Wednesday

6th Jul 2022

EU auditor used public funds to hamper anti-fraud inquiry

The secretary general of the European Court of Auditors used public funds to hire lawyers and to sue the EU's anti-fraud office (Olaf) over an inquiry into how he hired security guards. He lost the case, but no action was taken against him.

A ruling by the European Court of Justice dating back to 28 February dismissed Eduardo Ruiz Garcia's claim for Olaf to withhold publication of a report into alleged irregularities regarding the security tender he had overseen.

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  • Olaf investigators were proven right by the EU court of justice (Photo: European Commission)

It also dismissed his claim for the EU commission, which is the over-arching body Olaf is part of, to pay €6,000 in damages plus legal costs.

The Spanish auditor, in charge of administration at the Luxembourg-based EU body, earns over €16,000 a month. Still, his private legal action was paid for by his institution and he did not have to reimburse the money after losing the case.

"In the absence of accusation of any illegal or fraudulent action or corruption, the European Court of Auditors took a decision in 2011 to grant legal assistance to Mr Ruiz Garcia and the other ECA officials involved from the ECA budget, based on the article 24 of the Staff regulation," ECA communications chief Helena Maki-KorveIa told this website.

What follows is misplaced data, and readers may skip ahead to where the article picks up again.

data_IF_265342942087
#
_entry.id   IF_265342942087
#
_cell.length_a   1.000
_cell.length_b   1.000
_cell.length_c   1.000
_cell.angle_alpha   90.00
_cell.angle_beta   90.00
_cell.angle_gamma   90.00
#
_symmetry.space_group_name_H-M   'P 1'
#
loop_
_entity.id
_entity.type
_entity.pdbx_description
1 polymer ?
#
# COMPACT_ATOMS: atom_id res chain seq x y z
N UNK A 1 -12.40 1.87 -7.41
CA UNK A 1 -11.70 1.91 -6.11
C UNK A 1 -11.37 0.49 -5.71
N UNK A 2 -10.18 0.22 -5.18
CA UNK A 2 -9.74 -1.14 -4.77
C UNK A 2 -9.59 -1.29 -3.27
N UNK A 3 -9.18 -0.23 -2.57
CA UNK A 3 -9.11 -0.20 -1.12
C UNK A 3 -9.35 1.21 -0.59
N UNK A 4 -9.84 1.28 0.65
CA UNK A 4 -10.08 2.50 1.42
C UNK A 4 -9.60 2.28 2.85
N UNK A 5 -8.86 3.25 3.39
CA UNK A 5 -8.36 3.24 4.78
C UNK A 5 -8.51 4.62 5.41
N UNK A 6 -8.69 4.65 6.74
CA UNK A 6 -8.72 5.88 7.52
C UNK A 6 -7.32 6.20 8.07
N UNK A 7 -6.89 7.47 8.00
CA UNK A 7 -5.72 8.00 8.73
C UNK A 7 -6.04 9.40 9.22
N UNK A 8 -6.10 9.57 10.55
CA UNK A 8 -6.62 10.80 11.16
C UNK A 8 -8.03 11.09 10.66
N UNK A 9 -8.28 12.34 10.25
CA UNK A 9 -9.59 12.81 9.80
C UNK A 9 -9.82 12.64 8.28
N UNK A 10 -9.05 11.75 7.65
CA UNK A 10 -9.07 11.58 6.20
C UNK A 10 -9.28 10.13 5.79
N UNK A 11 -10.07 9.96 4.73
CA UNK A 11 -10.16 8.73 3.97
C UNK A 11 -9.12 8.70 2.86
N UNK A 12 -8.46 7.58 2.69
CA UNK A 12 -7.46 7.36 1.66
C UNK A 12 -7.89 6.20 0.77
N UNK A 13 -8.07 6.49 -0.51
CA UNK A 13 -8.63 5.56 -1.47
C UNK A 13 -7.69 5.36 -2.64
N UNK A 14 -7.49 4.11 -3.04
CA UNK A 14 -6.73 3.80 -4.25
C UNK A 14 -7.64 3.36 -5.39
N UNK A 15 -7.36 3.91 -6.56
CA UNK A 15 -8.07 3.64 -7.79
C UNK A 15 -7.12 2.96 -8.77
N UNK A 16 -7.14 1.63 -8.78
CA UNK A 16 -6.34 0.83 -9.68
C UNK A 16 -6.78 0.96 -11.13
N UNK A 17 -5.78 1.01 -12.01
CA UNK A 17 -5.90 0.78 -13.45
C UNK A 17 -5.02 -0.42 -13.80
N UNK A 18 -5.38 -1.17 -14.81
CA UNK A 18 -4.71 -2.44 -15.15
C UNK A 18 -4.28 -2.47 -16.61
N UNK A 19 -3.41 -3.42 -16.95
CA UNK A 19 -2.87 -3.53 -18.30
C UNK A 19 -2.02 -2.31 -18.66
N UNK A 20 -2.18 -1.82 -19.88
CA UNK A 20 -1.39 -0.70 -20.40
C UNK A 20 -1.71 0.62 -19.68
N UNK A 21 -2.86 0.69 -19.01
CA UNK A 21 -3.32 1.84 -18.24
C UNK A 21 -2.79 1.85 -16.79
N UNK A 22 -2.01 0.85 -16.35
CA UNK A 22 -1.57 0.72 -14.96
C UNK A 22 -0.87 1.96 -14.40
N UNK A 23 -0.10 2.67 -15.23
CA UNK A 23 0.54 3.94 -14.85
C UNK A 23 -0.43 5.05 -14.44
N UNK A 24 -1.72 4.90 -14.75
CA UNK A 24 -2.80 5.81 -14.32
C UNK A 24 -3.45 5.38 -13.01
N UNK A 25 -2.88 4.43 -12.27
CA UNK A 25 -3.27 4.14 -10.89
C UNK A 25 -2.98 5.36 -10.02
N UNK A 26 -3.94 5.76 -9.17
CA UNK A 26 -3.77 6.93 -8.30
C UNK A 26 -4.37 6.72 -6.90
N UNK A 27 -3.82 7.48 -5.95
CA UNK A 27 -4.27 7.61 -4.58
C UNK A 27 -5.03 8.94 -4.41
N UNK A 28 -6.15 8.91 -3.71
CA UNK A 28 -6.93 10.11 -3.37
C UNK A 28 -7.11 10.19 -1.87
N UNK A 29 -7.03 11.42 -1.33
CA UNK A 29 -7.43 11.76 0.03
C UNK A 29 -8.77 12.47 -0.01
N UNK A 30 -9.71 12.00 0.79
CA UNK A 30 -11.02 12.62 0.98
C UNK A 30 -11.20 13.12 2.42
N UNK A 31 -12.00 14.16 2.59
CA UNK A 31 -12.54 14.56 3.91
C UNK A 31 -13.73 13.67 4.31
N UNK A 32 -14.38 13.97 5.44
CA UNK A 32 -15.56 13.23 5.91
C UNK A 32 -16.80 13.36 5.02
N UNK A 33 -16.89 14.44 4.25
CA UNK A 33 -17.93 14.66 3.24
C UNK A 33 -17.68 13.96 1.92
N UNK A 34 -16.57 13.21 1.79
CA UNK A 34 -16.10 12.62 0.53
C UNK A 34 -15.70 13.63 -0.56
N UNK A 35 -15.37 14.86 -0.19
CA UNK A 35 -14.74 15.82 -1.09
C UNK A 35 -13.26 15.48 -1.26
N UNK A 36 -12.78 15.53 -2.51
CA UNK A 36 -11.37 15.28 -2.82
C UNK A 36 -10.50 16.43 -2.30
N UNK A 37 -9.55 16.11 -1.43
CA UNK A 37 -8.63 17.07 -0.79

At the time when Ruiz Garcia took Olaf to court, however, the investigation had not been finalised, which is why EU's top judges dismissed his case.

"As for the decision taken by Olaf to invite a civil servant to a hearing ... it does not change his legal status to an extent allowing him to challenge it in court," the ruling reads. The top judges also note that according to EU rules all public servants have to co-operate fully with any Olaf investigation.

Maki-Korvela insisted that her institution as such co-operated fully with Olaf and that Ruiz Garcia's legal challenge was his personal right. He had repeatedly refused to participate in Olaf's hearings because the anti-fraud office "refused to clarify the context and nature of the hearing," she said on his behalf.

As for paying back the legal fee, Maki-Korvela argued that this could only be done in cases of "misconduct" by an ECA official, which was not the case as long as no legal charges were brought against him.

She also noted that at the time of the Ruiz Garcia debacle, the ECA itself was auditing Olaf's activities: "I do not say the two are linked, but that report was criticising precisely how Olaf is conducting internal investigations."

The two institutions were not 'at war' with each other over the matter and are still committed to fight fraud together, the spokeswoman stressed.

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